With the advent of European civilization, much of
the original Hottentot culture has disappeared. Their clothing especially has
been almost everywhere completely replaced by garments of European pattern, and
it is rarely, if at all, that the old native dress can still be seen. But from
the descriptions of the earlier writers it is possible to obtain a fairly clear
picture of what the Hottentots wore before European clothing became as widely
adopted as now to be their universal dress.
The clothing of both men and women consisted
principally in front and rear aprons of skin, depending from a leather thong
tied round the waist. The front apron of the men was a small piece of jackal or
wild cat skin, shaped somewhat like a pouch, with the fur turned outwards, and
barely sufficing to cover the genitals; while from behind hung a large
triangular piece of soft dried skin, with the broad part downwards, which they
would draw under them when they sat to hold a few personal possessions, such as
the pipe and tabacco.
The women wore large triangular rear apron, two ends
of which were tied in front, while the third, hanging down behind, fully
covered the buttocks and reached down to the knees. From the knot in front
depended another apron, not quite so big; its lower part was cut into long thin
strips to form a fringe, and was variously decorated with shells, beads, and
other trinkets? Beneath this is a smaller apron, not ornamented, was sometimes
worn as well; it served more strictly the ends of modesty, and was drawn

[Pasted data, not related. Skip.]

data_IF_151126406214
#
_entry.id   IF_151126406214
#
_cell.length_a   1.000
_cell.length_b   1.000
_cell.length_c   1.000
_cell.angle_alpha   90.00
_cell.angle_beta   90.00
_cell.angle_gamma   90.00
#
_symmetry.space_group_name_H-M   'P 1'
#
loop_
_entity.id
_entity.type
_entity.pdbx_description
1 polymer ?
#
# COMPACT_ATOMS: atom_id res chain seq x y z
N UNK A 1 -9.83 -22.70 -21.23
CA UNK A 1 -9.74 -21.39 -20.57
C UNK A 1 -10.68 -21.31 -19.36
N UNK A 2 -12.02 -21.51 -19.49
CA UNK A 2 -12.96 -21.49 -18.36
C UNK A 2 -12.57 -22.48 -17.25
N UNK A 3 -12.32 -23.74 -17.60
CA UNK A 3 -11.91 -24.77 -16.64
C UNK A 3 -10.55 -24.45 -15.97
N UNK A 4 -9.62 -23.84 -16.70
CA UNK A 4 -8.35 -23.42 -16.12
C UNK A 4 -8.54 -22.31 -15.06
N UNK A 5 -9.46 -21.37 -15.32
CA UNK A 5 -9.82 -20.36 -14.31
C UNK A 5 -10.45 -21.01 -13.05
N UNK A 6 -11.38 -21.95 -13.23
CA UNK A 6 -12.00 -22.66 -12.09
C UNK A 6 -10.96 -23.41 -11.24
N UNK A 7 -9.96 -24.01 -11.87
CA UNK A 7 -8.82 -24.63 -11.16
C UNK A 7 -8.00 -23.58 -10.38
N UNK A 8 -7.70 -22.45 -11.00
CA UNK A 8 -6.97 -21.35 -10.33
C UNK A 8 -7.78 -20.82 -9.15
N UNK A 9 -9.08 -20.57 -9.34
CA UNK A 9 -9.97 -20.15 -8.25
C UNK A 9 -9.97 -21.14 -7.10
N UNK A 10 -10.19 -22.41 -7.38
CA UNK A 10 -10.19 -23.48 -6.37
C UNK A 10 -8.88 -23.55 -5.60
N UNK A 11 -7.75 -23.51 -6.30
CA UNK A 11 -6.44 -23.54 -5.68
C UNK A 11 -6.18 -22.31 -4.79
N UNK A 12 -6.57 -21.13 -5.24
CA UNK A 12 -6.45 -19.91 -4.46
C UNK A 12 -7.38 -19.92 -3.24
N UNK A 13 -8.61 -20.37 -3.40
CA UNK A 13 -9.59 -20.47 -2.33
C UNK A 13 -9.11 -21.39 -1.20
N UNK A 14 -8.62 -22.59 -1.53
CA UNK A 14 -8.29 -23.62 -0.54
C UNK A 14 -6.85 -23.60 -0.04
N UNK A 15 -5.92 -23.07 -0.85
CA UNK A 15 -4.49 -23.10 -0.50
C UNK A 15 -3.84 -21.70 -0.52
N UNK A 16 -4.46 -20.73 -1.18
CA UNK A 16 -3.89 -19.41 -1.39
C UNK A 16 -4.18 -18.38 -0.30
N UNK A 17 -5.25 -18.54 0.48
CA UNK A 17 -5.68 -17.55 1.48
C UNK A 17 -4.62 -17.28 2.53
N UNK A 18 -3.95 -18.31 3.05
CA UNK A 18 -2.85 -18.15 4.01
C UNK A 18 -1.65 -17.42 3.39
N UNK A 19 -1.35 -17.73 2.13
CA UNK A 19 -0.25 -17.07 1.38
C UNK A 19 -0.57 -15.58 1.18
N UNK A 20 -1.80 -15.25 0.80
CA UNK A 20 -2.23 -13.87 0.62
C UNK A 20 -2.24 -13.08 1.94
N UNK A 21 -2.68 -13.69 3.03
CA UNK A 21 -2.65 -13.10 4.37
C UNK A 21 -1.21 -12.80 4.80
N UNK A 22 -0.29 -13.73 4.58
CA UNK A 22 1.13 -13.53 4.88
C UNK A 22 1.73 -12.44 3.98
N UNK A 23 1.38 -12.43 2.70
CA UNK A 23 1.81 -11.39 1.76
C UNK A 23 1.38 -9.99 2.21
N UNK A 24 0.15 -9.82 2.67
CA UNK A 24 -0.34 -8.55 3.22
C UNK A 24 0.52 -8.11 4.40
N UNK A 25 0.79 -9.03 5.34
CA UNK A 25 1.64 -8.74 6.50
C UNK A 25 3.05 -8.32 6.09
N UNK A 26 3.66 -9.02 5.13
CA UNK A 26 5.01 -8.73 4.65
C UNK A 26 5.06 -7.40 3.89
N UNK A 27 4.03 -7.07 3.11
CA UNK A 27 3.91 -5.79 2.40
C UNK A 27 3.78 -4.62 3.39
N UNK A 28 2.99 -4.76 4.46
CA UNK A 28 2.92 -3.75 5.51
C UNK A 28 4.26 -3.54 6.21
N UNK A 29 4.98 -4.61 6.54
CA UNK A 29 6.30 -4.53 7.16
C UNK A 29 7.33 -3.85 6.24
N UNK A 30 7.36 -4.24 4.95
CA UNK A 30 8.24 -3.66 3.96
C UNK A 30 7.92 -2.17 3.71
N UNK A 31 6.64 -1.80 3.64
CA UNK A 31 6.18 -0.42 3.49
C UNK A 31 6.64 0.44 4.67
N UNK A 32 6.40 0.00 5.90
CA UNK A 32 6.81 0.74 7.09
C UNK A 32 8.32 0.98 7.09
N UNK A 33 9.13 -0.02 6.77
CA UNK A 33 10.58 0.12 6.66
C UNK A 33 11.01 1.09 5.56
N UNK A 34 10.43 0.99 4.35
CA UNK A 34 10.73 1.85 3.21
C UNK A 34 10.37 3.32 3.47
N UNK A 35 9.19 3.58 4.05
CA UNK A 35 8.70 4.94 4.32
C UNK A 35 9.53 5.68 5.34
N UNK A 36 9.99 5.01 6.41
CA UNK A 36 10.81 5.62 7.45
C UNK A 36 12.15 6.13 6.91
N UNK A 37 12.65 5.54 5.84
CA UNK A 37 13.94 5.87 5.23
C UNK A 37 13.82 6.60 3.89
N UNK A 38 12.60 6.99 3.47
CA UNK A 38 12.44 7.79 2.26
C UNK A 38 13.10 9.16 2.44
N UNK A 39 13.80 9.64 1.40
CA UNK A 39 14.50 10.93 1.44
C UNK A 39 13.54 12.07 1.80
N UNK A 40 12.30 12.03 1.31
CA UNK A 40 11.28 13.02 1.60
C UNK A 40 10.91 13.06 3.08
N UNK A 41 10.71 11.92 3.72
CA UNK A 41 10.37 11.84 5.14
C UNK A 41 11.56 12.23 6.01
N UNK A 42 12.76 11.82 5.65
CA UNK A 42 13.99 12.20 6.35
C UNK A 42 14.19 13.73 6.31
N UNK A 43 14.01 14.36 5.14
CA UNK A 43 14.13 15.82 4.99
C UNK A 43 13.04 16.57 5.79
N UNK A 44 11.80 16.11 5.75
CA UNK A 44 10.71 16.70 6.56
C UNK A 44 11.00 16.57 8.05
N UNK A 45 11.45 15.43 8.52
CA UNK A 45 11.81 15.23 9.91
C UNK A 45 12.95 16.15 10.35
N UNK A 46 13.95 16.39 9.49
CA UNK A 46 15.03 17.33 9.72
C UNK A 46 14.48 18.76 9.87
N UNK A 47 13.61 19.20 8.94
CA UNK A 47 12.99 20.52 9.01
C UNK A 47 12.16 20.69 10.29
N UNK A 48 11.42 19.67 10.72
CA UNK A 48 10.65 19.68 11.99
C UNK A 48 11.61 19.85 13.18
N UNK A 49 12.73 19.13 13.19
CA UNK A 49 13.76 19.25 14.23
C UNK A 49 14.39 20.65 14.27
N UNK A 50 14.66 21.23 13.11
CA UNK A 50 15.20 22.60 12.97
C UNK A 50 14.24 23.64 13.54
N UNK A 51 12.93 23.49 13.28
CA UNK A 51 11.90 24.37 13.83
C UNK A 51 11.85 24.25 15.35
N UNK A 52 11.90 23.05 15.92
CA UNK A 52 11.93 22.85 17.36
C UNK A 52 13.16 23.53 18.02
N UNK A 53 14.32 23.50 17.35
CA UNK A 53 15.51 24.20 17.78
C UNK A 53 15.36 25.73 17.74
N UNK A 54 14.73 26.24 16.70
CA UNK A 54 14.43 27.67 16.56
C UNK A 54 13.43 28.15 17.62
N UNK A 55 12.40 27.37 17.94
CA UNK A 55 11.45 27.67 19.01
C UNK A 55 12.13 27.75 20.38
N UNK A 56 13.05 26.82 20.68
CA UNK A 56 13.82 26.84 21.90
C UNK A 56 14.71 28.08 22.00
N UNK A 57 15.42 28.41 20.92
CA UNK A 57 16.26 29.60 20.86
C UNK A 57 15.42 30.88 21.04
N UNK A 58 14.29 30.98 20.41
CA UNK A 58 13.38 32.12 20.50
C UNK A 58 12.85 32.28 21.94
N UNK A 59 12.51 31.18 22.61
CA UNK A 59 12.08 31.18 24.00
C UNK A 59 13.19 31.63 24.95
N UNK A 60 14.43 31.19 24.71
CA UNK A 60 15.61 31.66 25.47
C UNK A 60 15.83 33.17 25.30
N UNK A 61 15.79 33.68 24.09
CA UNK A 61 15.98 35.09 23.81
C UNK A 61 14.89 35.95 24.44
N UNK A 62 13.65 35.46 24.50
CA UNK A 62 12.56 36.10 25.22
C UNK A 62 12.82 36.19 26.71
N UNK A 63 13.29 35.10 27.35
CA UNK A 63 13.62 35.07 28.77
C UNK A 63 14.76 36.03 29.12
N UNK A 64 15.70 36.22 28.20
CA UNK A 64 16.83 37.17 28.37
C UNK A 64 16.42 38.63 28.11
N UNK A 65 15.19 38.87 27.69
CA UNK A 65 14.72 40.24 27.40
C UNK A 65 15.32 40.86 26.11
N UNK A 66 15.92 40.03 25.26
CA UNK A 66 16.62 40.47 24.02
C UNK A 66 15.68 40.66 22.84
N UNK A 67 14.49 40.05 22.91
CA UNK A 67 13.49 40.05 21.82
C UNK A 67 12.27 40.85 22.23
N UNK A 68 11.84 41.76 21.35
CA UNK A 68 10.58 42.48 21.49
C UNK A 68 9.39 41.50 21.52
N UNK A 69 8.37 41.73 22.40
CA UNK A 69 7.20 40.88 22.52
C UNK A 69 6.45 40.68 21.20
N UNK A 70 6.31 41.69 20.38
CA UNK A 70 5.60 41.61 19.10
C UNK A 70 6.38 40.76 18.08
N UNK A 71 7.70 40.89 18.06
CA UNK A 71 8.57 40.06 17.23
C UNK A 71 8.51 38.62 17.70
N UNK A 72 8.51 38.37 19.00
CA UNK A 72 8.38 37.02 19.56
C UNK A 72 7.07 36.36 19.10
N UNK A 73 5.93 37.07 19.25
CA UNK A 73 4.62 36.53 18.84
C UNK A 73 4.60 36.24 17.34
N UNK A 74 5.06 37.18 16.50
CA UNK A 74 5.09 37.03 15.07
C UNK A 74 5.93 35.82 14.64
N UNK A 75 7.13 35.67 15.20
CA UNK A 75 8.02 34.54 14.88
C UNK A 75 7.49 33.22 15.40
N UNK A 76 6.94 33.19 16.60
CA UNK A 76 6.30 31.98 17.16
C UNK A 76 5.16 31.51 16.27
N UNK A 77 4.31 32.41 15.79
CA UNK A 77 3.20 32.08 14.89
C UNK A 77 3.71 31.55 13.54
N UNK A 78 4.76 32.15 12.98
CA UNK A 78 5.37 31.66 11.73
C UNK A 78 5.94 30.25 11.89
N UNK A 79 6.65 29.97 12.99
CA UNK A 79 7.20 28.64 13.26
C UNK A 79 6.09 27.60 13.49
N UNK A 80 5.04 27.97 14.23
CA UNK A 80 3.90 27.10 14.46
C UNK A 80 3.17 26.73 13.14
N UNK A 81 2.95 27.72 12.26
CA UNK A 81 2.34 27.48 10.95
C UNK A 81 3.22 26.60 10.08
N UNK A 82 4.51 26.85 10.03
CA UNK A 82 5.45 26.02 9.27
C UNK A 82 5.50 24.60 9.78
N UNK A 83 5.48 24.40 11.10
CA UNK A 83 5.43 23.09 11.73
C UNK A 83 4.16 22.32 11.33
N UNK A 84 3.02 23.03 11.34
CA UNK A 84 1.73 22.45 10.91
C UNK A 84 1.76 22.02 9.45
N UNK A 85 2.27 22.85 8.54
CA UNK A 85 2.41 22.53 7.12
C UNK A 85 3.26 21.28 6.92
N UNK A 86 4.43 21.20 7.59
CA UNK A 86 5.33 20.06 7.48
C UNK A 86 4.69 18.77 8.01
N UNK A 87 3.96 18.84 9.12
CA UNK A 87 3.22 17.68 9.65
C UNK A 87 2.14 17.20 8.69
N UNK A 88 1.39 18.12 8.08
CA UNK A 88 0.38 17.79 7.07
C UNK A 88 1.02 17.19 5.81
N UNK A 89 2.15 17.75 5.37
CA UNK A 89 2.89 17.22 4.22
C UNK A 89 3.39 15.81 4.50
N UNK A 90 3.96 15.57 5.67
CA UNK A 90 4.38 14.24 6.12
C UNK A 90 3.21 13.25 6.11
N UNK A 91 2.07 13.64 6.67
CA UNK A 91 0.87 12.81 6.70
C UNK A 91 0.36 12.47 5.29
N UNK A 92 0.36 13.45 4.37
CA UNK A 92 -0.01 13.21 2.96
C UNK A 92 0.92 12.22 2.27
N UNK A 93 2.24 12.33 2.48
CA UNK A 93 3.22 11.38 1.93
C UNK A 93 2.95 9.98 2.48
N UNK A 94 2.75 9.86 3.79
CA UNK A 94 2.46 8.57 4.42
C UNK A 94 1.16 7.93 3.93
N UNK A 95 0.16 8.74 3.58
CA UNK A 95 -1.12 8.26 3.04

beneath the legs when the women sat down. A leather strap or sometimes a long
string of perforated ostrich eggshell beads was also passed round the waist
above the aprons, and on this girdle were tied tortoise-shell boxes containing
powered buchu. The upper part was generally left bare, but in wet or cold
weather a kaross was worn by both men and women. It was made preferably of
sheepskins or of several jackal or wild cat skins sewn together with sinews,
and was tied with a strap across the breast so as to hang over the shoulders.
In winter the hairy side was turn in, in summer it faced outwards.
Nowadays all the men have European coast and
trousers, and women wear fashioned cotton apron or woollen petticoat and print
dress. Sandals of thick skin, tied round the ankle with thongs, were put on for
long marches. The women wore at all times a pointed skin cap, and the women
keep their head covered, although now they prefer to use large coloured
kerchiefs, which have become one of the most common articles of trade with
them. The men generally went with their heads uncovered, although in wet or
cold weather a sheepskin cap might be worn with the hairy side turned inwards.
Today the broad felt hat is largely worn.
Ornament was equally change, in prefer of the past.
Both men and women carry small leather pouches hung round the neck, containing
the knife, pipe, tobacco, money etc. Little horns, tortoise-shells, and other
odds and ends are also worn as finery or as charm. Formerly armlets of ivory
and copper were found amongst men, while women wore rings and armlets, as well
as necklaces of ostrich eggshell beads, teeth, or shells. They sewed strips of
raw hide round their legs in the form of rings, when dry it rattle against each